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Republicans question timeline that led to Petraeus resignation

By The Guardian
Sunday, November 18, 2012 14:24 EDT
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David Petraeus via AFP
 
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Barack Obama may have known about the extra-marital affair that brought down former CIA boss David Petraeus prior to being re-elected president, the Republican head of the influential House intelligence committee claimed Sunday.

Casting aspersions over the official timeline of events, congressman Mike Rogers said he was “not sure” that Obama did not know about the four-star general’s infidelities ahead of the 6 November election, suggesting that attorney general Eric Holder may have notified him privately of the matter.

He called on Holder to address Congress over the issue.

Questions over who knew what and when in relation to the scandal have become a persistent irritant to the White House, with opponents of the president suggesting, in the words of House homeland security committee chairman Peter King, that something “doesn’t add up”.

It is thought that the FBI originally questioned Petraeus about his affair with his biographer Paula Broadwell in October but sat on the information until the night of the election.

At that point, agents notified national intelligence director James Clapper who advised the CIA chief to resign.

Even then it was not until the next day that the White House was informed of the situation.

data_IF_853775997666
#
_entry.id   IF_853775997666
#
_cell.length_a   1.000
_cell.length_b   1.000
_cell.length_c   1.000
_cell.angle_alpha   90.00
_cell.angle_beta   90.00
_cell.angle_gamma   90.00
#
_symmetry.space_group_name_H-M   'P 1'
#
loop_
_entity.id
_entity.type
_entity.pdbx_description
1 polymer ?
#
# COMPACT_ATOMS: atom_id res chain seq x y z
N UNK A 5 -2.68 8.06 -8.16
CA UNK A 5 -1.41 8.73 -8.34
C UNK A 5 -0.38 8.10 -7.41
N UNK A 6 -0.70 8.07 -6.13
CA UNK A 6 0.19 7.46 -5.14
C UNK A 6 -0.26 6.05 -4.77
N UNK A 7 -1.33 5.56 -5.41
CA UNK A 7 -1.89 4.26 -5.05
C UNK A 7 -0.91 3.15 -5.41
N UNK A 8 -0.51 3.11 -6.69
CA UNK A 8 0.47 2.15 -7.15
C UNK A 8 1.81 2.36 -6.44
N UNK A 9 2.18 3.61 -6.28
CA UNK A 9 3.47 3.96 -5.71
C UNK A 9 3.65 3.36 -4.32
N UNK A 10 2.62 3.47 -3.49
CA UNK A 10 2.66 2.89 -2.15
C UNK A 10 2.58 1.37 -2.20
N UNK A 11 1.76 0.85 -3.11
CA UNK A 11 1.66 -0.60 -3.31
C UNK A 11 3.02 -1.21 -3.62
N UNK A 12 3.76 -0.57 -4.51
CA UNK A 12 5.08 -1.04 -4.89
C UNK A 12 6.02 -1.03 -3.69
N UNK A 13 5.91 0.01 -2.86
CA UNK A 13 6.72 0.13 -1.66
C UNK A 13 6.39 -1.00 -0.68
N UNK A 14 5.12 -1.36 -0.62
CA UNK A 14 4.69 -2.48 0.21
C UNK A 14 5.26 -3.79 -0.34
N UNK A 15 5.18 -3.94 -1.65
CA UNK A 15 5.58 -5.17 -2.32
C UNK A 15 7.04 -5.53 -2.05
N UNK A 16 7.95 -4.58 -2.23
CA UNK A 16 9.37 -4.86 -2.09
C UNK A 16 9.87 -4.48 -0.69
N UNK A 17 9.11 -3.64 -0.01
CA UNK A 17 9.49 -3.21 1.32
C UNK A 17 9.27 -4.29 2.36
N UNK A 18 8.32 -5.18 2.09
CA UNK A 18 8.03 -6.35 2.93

It then took a further 24 hours before newly re-elected Obama was told that his intelligence chief was to tender his resignation, according to administration officials.

It was initially suggested by some in Washington that Petraeus’s resignation was timed so that he would avoid giving evidence to congressional bodies on the deadly assault on the US consulate in Benghazi.

That theory was blown out of the water on Friday, when the former CIA chief did give evidence to lawmakers. He told them during a closed-door session that he had always known that a terrorist group was behind the attack – some officials, notably UN ambassador Susan Rice had at first suggested that the assault was part of a spontaneous demonstration over a US-produced anti-Muslim film.

Petraeus is said to have explained in Friday’s hearing that a report provided to Rice – who is tipped to Hillary Clinton successor in the State Department – did not mention the reference to it being the result of a terrorist attack.

Despite the former CIA chief’s testimony, a succession of Republican lawmakers have kept up the pressure on Rice to give evidence in person over why she initially suggested that the attack – in which four Americans including ambassador Chris Stevens were killed – was the result of a protest that turned violent.

“She’s going to have to come in and testify at some point, whether it’s in a closed hearing or an open hearing,” Republican Saxby Chambliss, vice chairman of the Senate intelligence committee, told Fox News Sunday.

With suspicion over Petraeus’s resignation being linked to a Benghazi cover-up seemingly removed, some Republican lawmakers now appear to be suggesting that the president misled America over when he was informed about the general’s affair for political game.

On Meet the Press, Rogers said: “I’m not sure that the president was not told before election day. The attorney general said that the Department of Justice did not notify the president, but we don’t know if the attorney general…(notified him).

The Republican House representative added that Holder should come before the intelligence committees to discuss the matter.

“We could resolve this very quickly with a conversation in the intelligence spaces if he did have that conversation with the president,” he said.

The Democrat chair of the Senate intelligence committee, Dianne Feinstein, disagreed.

She said the attorney general had already explained that there had been no notification while the investigation into the Petraeus affair was under way.

The Justice Department and the FBI took this approach, “so there is an ability to move ahead without any political weighing-in on any side,” she said.

guardian.co.uk © Guardian News and Media 2012

 
 
 
 
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